I’ve recently been engaged in an email discussion with the supply chain manager of a major guitar maker that has opened my eyes to some of the wood resource and marketing issues facing the industry.
The conversation started when I enquired whether the company would be interested in buying farm-grown Tasmanian blackwood to use in their guitars. The unequivocal answer came back that to date the company has found it difficult to sell guitars made from Tasmanian blackwood and hence would be reluctant to purchase more timber.
This and a few other comments they made got me thinking.
For the past 100 years and more the guitar industry has been able to access the very best cuts of wood available from around the world with which to build guitars. Rosewood, mahogany, ebony, quilted koa and maple, etc. All of these premium cuts have been accessible largely due to the plundering of the worlds old-growth and rainforest that is now coming to an end.
The guitar industry was like a butcher shop that only sold eye fillet steak. No mince, no sausages. Just premium quality meat. The fact that the rest of the forest products went to other markets helped the guitar industry enormously.
But the wild herds of bison, like the old growth and rainforests, have nearly all gone. Now the butcher shop has to start stocking rump steak, as well as the mince and sausages in order to stay in business, but after 100+ years the customers are finding it hard adjust to this change in diet.
So too the guitar makers are finding it difficult to identify and source sausages and mince that customers might want to buy. Many guitar makers appear to still be peddling nothing but premium cuts.
The words “alternative woods”, “sustainable” and “certified” are slowly becoming part of the daily life for guitar makers, and less so for consumers.
But the butcher shop analogy does have its limitations.
Many of these alternative woods are perfectly good for making quality guitars. In no way do they reflect a move to mince or sausage grade timber, but they do reflect the changes being forced upon guitar makers and reluctant consumers by a changing wood resource. But to the ordinary guitar buyer it feels like an eye fillet vs sausages decision.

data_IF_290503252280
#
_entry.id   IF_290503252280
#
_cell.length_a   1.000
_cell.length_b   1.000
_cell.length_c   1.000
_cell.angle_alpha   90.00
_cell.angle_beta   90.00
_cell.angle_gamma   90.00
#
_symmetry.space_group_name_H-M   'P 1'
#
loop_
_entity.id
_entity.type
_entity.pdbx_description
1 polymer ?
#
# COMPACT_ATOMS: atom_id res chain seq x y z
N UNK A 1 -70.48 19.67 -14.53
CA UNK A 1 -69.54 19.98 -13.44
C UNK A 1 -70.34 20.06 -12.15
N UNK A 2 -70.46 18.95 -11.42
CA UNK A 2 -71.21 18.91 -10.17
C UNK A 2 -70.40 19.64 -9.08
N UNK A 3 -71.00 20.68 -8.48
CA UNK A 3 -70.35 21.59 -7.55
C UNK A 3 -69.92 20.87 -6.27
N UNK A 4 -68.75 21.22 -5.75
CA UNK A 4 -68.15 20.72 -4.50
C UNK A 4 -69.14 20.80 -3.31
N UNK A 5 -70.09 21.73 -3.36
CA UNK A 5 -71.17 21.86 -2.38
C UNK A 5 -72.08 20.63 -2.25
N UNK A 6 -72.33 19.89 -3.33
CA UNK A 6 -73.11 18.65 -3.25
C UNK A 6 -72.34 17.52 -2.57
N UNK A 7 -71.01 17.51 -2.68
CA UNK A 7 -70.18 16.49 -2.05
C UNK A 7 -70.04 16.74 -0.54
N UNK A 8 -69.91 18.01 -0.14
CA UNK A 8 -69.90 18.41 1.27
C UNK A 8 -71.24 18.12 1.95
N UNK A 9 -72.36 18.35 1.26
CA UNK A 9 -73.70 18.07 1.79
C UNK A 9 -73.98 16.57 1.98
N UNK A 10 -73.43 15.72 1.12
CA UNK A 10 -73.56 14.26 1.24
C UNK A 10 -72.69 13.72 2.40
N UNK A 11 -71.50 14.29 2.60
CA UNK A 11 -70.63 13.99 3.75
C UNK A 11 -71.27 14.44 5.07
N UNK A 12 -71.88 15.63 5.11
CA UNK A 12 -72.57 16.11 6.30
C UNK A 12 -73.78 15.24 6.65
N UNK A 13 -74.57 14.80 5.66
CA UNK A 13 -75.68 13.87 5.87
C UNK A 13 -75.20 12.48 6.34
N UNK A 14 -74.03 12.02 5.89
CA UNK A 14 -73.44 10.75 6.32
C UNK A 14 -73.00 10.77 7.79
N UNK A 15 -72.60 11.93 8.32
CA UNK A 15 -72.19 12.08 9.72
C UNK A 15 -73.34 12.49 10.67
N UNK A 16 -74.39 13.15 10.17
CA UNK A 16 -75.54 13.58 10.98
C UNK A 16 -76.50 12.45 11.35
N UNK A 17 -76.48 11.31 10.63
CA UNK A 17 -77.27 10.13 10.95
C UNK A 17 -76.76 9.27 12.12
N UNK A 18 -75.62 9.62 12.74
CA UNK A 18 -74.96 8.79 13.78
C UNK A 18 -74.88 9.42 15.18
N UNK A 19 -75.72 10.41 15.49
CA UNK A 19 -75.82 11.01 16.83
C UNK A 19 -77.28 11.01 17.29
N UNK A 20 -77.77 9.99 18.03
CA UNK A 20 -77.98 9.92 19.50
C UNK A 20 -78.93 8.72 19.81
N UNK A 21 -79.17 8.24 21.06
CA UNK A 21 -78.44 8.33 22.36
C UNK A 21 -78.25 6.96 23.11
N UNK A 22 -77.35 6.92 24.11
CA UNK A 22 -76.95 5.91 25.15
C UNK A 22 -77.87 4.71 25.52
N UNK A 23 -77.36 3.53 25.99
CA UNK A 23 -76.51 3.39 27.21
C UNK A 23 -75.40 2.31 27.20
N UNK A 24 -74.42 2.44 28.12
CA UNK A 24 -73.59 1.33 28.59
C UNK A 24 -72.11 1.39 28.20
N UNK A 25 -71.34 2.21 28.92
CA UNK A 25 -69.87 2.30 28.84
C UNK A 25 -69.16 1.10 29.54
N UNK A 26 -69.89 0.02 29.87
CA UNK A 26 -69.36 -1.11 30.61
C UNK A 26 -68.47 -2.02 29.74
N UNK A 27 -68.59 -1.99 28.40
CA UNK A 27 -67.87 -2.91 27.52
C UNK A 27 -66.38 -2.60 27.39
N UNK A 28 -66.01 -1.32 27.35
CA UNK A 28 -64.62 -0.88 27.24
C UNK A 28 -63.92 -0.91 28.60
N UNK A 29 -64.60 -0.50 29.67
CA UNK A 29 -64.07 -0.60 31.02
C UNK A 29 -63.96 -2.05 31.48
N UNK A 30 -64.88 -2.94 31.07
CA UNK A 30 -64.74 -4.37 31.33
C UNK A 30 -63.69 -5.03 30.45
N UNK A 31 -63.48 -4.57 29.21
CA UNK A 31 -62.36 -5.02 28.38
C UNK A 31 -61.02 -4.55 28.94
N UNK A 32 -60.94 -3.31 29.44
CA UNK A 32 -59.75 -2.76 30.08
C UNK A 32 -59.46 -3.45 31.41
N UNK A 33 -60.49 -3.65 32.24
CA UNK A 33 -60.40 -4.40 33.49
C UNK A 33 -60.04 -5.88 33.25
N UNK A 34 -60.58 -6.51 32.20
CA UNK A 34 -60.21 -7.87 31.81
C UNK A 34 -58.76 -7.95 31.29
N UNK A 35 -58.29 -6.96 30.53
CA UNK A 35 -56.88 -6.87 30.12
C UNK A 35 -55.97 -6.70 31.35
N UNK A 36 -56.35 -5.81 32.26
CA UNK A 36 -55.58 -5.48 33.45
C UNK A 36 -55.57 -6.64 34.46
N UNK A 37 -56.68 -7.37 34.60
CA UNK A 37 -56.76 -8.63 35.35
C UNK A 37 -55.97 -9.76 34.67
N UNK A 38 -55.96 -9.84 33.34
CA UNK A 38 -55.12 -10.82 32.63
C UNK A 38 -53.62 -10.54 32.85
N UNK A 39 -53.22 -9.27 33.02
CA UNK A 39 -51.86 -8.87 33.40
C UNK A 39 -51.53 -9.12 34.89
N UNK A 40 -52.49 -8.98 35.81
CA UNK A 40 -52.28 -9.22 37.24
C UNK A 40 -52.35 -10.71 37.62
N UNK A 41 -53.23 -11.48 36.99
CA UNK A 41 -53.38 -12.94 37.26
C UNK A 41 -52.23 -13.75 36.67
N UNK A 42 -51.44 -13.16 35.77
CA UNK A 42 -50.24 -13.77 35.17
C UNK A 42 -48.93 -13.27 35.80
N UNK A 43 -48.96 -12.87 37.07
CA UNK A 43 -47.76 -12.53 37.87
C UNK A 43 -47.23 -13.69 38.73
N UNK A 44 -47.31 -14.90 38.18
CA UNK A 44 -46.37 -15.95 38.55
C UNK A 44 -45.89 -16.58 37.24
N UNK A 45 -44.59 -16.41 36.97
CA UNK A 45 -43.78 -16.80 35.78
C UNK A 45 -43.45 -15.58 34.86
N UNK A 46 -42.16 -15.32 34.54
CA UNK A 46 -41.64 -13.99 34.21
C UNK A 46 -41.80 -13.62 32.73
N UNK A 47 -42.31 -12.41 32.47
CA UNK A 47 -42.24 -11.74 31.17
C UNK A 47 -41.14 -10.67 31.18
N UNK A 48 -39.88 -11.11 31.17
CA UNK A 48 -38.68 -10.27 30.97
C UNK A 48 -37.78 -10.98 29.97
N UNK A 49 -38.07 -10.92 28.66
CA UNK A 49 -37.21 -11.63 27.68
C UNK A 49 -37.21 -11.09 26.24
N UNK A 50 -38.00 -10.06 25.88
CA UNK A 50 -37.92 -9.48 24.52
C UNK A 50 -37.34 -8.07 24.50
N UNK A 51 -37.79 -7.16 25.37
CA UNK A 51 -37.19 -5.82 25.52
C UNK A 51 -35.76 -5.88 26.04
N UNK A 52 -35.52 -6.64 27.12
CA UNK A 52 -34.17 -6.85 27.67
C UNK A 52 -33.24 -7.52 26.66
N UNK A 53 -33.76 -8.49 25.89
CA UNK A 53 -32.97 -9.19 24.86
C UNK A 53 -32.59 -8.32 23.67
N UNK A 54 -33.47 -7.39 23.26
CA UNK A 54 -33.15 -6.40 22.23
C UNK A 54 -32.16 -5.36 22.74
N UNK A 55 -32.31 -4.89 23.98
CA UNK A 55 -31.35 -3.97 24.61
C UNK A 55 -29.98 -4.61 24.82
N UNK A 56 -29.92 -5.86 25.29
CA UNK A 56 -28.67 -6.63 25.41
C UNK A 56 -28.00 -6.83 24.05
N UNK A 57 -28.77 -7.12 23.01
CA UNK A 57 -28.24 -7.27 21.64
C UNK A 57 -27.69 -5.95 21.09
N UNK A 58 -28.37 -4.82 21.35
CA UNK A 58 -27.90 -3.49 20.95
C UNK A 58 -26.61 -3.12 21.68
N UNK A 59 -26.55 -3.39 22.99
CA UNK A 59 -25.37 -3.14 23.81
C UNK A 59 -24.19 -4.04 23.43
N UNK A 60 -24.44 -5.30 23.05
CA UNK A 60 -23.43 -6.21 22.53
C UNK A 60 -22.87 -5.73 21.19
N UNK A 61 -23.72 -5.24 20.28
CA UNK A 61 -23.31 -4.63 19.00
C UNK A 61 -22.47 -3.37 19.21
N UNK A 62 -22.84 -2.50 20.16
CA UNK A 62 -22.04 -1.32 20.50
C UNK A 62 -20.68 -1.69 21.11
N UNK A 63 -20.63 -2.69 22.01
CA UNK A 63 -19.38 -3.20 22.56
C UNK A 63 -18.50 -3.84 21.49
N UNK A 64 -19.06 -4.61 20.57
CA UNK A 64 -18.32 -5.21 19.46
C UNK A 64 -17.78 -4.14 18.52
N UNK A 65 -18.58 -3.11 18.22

What’s worse, the eye fillet, mince and sausages are often all priced the same. So given the choice the consumer is reluctant to try the alternative woods. I think this has been one of the problems with introducing Tasmanian blackwood onto the international tonewood market. Customers often need some incentives to try a new product.
And it’s not just new species of timber that is challenging guitar makers and buyers.
In some cases the eye fillet steak has simply been wood that is highly figured like maple and koa, with plain, straight-grain maple and koa having never featured in the guitar market to any extent. So the above major guitar maker has excess quantities of straight-grain koa and maple wood that they cannot sell to the guitar-buying public. Beautiful timber and great for making quality guitars but it’s just not eye fillet steak!
This is curious because straight grain rosewood and mahogany are perfectly acceptable to the guitar buying public. Years of being fed eye fillet steak has clearly made the market resistant to change.
Now from a forester and commercial blackwood grower’s view point all of this is a bit of a disaster.
Going back to the butcher shop again, a cattle farmer would quickly go out of business if they could only sell eye fillet steak. To be viable the farmer has to sell the whole animal with the various cuts of meat priced according to the supply and the demand. Basic economics 101.
Ditto for tree growers. Highly figured wood is rare. Straight-grain wood is more common. But the guitar market doesn’t reflect this supply situation, either in price or in marketing.
If guitar makers want to help tree growers, then they need to adjust their product development, marketing and sales to better reflect the supply situation regarding plain vs feature grain timber. Plain grain koa, maple and Tasmanian blackwood are great quality tonewoods just like plain grain mahogany and rosewood. Feature grain wood of any species should attract a premium price that is clearly over and above plain grain guitars.
Some guitar makers are better at product design than others. Putting a clear finish on a plain grain guitar especially if the wood is new or alternative may not meet with much buyer enthusiasm. Staining, edge-shading, a bit of bling, and a price to encourage buyer interest will go a long way to help overcome the conservative guitar buyer.
But for the moment it seems that this major guitar maker won’t be encouraging Tasmanian farmers into the commercial blackwood tonewood market anytime soon.
Comments and ideas?